This page discusses how Glazier’s configuration files are laid out at the distribution point (web server).
Branches are separate, independent configuration repositories.
The most common use of multiple branches is to have different levels of stability: for example, a “stable” and “testing” branch of the same repository. Changes are checked into the testing branch, and tested under controlled conditions, before being copied over to the stable branch. In this way, broken changes can be caught in testing without affecting end users.
You generally do not need multiple branches just to support different imaging arrangements. A single branch can handle various types of hosts by pinning the config elements.
The general layout of a Glazier config repository looks like this:
The entire configuration is rooted at a web address supplied with
--config_server. For this example, we will assume glazier is hosted under,
The only configuration file that should exist under the very top level of the
config server is
This file’s purpose is to match the host being imaged with a given branch. Because branches are entirely self-contained repositories, we need some way to instruct Glazier which branch to use. This allows the entire remainder of the configuration to be isolated inside of the separate branches.
version-info.yaml contains a dictionary item versions whose contents are key
value pairs made up of the host’s operating system name paired with the name of
In this example, starting the build with
load the config from the testing_branch/ directory.
versions: windows10: 'stable_branch' windows10-qa: 'testing_branch' windows11: 'stable_branch' windows11-qa: 'testing_branch'
Each branch should contain a single
release-id.yaml file. This file contains a
single dictionary key release_id with a value of your desired release
identifier. This gives each release a unique identification which will be saved
to the registry and logs for later inspection.
release-info.yaml contains various metadata about the state of the build.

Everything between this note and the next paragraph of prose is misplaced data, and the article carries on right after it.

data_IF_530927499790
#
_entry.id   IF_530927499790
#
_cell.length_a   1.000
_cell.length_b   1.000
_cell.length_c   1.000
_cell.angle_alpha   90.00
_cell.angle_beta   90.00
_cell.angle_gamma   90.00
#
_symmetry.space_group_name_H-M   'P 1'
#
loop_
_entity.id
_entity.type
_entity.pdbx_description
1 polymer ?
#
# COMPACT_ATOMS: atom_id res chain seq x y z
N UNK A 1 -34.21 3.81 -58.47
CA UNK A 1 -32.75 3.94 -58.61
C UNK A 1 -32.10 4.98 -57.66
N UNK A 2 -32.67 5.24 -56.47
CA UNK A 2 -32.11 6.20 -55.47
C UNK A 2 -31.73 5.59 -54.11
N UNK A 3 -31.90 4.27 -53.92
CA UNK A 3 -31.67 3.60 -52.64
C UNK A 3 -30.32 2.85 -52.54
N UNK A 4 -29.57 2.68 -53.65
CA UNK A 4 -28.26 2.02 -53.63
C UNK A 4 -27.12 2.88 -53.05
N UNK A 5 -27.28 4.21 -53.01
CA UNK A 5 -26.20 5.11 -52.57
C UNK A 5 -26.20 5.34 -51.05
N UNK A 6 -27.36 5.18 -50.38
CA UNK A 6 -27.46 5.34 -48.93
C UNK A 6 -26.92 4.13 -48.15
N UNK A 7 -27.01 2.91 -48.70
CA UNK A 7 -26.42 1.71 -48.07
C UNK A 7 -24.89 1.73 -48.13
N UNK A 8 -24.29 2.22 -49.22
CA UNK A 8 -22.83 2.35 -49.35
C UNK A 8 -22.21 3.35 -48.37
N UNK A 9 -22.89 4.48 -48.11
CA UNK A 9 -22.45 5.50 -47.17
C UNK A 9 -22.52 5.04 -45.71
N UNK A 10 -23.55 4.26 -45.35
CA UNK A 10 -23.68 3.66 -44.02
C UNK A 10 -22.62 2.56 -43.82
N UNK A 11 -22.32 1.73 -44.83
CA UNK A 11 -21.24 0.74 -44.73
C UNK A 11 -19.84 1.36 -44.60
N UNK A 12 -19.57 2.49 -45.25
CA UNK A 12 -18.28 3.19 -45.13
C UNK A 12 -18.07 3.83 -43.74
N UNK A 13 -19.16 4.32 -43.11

This metadata is fed into the buildinfo library and supports various internal
behaviors. In a sense, it can be thought of as a configuration file for the
installer, which can be modified and deployed without any changes to the code
supported_models: tier1: [ Windows Tier 1 Device, Another Tier 1 Device ] tier2: [ Windows Tier 2 Device, # Testing ] os_codes: windows10-qa: code: win10 windows10-stable: code: win10 windows11-qa: code: win11 windows11-stable: code: win11
supported_models enables the “support tiers” feature of the installer. Enterprises may have different levels of device support and qualification. By identifying models names as belonging to a given tier, administrators can present different messages to users about whether or not a given host is known and supported by the installer. The installer can present a warning for unknown or deprecated devices with this feature.
os_codes are tied to the
os_code pin type used in the config files. This
feature allows the config files to use a generalized name for a given operating
system, when otherwise the same operating system might have multiple names.
In the example above, we have separate branches for QA
--glazier_spec_os=windows10-qa) and stable
--glazier_spec_os=windows10-stable). These are both Windows 10, and we want
Glazier to attempt to process the Windows 10 configuration in both cases. Rather
than having to apply both names, we generalize both to the code name win10. In
the config files, we can then do this:
- pin: 'os_code': ['win10'] Execute: - [some_installer.exe]
Both branches QA and stable will then treat this command as belonging to the Windows 10 install.